While oncologic emergencies are common among cancer patients, they can often be avoided with close monitoring, early intervention, and ongoing patient education.
While oncologic emergencies are all too common among cancer patients, this can oftentimes be avoided with close monitoring, early intervention, and ongoing patient education.
Brenda Shelton, RN, MS, CCRN, AOCN, of Johns Hopkins Hospital, and Cynthia Chernecky, PhD, RN, CNS, AOCN, FAAN, of Augusta University, presented a session at the Oncology Nursing Society (ONS) 41st Annual Congress held April 28 to May 1 in San Antonio, Texas, called Assessing and Preventing Critical Situations. Their focus was to help nurses identify critical issues in the high-risk cancer patient population, such as sepsis, cardiac dysrhythmias, hemorrhagic cystitis, and pancreatitis.
To understand how to tackle these kinds of emergencies, nurses should first understand that patients with solid tumors vs hematologic malignancies may experience different symptoms. For example, a patient with a solid tumor may experience organ dysfunction due to local invasion, whereas those with hematologic cancers have diffuse disease at the onset due to hematopoietic abnormalities.
The first thing oncology providers look for when it comes to treatment-related toxicity is sepsis. Depending on pre-existing comorbidities and disease state, sepsis can present itself in various ways. A cancer patient may not actually look as sick as they are due to long-term abnormalities, a progressive decline in their condition, or leukopenia (lack of inflammatory cytokines). Understanding the different stages of sepsis may prevent this life-threatening condition from spiraling out of control:
• SIRS: Systemic inflammatory response syndrome is two or more of the following: Temp > 38.3 C or < 36.0 C, heart rate > 90 beats per minute, respiratory rate > 20 per minute, or white blood cell count > 12 or < 4 K/cu mm or > 10% bands.
• Sepsis: Two SIRS criteria plus a known or suspected bacterial, viral, or fungal infection.
• Severe sepsis: Sepsis plus at least one sign of end organ dysfunction, such as altered mental status, decreased urinary output, thrombocytopenia, or systolic blood pressure < 90 or mean arterial pressure < 65, prior to fluid resuscitation.
• Septic shock: Hypotension and elevated lactate levels > 4 mmol/L may be signs of hypoperfusion/septic shock. Septic shock is persistent hypotension despite adequate fluid resuscitation (30 mL/kg).
Timing is crucial when it comes to treating sepsis. It is recommended that within the first 3 to 6 hours of detecting the aforementioned symptoms, which includes obtaining blood cultures, treat with intravenous fluids and oxygen, and administer antibiotics within 60 minutes of triage-every hour of delay beyond the first 60 minutes increases mortality by 7.6%.
In addition to sepsis, patients experiencing respiratory compromise, hypotension, bleeding, treatment-induced cardiomyopathy, and electrolyte imbalance are at risk for developing cardiac dysrhythmias:
• Direct irritation/damage to conduction pathways: Radiation treatment, taxane drugs, or surgery (pneumonectomy).
• Drugs causing oxygen free radicals: Cytarabine, fluorouracil, topoisomerase inhibitors, and tyrosine kinase inhibitors.
• Causes of fluid/electrolyte disturbances: Platinum-based drugs, cetuximab, dehydration/fluid overload.
Depending on the cause, cardiac dysrhythmias can be reversed, but timing is of essence, especially when it comes to ventricular arrhythmias. Intervening with pharmacologic agents (calcium channel/beta blockers, amiodarone, digoxin), electrical procedures (cardioversion, pacemaker/automatic implantable converter defibrillator, ablation), or stabilizing the patient with electrolyte therapy may help manage cardiac conduction issues.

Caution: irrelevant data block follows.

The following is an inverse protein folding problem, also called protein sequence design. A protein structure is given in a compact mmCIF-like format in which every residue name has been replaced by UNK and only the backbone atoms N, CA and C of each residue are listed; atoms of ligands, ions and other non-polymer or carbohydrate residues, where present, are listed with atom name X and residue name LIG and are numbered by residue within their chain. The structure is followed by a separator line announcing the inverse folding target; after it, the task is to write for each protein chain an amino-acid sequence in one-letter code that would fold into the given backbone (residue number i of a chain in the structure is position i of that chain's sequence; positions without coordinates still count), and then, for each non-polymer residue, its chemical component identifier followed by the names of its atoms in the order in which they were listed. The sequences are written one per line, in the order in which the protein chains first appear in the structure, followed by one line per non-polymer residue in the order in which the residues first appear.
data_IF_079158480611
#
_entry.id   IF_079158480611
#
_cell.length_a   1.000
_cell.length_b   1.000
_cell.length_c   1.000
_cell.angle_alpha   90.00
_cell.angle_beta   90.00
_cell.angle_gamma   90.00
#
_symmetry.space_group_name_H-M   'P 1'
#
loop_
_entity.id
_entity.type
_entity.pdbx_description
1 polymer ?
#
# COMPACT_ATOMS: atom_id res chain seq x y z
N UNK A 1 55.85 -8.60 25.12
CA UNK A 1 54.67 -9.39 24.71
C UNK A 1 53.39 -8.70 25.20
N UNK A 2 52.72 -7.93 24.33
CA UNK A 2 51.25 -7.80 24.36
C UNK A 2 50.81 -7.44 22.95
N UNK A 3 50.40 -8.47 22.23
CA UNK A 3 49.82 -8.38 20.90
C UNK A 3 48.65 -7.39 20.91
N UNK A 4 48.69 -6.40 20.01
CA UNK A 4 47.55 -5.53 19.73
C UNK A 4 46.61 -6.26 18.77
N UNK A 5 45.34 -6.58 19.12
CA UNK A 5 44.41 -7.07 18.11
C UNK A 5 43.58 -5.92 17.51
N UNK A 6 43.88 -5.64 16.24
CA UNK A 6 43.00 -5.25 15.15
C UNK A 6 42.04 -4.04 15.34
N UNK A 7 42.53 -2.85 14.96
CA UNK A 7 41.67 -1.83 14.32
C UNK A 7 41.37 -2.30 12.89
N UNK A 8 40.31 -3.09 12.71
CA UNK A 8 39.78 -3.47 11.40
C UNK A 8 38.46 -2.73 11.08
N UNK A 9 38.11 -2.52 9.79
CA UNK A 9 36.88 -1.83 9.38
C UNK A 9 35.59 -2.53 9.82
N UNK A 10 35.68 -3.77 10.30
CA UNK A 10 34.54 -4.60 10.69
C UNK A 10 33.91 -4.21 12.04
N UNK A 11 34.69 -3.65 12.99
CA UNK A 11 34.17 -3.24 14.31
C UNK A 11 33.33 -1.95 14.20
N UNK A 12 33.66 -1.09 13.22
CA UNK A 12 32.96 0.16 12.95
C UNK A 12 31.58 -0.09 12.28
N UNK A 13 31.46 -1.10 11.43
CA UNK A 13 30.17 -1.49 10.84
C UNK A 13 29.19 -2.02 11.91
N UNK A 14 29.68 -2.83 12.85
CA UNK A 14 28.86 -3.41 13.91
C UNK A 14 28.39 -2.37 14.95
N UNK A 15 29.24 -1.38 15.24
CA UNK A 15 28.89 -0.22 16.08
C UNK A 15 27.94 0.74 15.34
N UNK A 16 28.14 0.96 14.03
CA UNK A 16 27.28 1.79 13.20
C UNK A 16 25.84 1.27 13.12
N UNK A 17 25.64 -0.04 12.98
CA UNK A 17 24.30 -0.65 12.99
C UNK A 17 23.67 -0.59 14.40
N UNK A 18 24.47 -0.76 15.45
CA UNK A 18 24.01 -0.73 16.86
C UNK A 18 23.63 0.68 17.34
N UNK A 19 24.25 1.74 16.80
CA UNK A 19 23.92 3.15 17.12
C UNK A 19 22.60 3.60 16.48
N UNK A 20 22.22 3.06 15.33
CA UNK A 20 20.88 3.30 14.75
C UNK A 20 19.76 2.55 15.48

Hemorrhagic cystitis is typically not the first issue that comes to mind when monitoring patients for treatment-/cancer-related side effects or symptoms. But it is worth noting that patients who receive chemotherapy drugs, such as cyclophosphamide or ifosfamide, or those who contract an infection like cytomegalovirus, are at risk of developing erosion of the bladder.
Hematuria, fever, bladder spasms, and dysuria are symptoms associated with hemorrhagic cystitis. Administering preventative medications such as mesna will help to protect the bladder during ifosfamide and cyclophosphamide treatment, but if this issue still occurs, it can be managed. Intravenous fluids, continuous bladder irrigations, or even interventional procedures (silver nitrate, cautery, cystoscopy) can prevent this condition from getting out of control.
Lastly, the presenters focused a significant amount of time on pancreatitis. Again, not an area that is thought of much when it comes to an oncologic emergency, but this is very painful for the patient and has a 20% to 80% mortality rate.
The most common cause is biliary tract disease. Infection, medications, ischemia, tumors, and major surgery can also cause pancreatitis. If your cancer patient appears jaundiced, or has vomiting/food intolerance, pain, abdominal distention, or fever, it is important to assess further by obtaining laboratory tests (complete blood count, amylase and lipase levels), along with diagnostic tests (endoscopic retrograde cholangiopancreatography, CT, ultrasound).
If pancreatitis is left untreated, patients can go on to experience cardiac failure, liver failure, shock, and disseminated intravascular coagulation. The management of pancreatic inflammation can be accomplished by monitoring circulating volume, implementing gastrointestinal rest (nil per os [NPO], nasogastric tube), and other supportive measures to minimize sepsis and other complications.
While other oncologic emergencies can occur, recognizing the above risk groups allows the nurse to intervene sooner, which in turn increases survival for the cancer patient during the treatment phase of their care.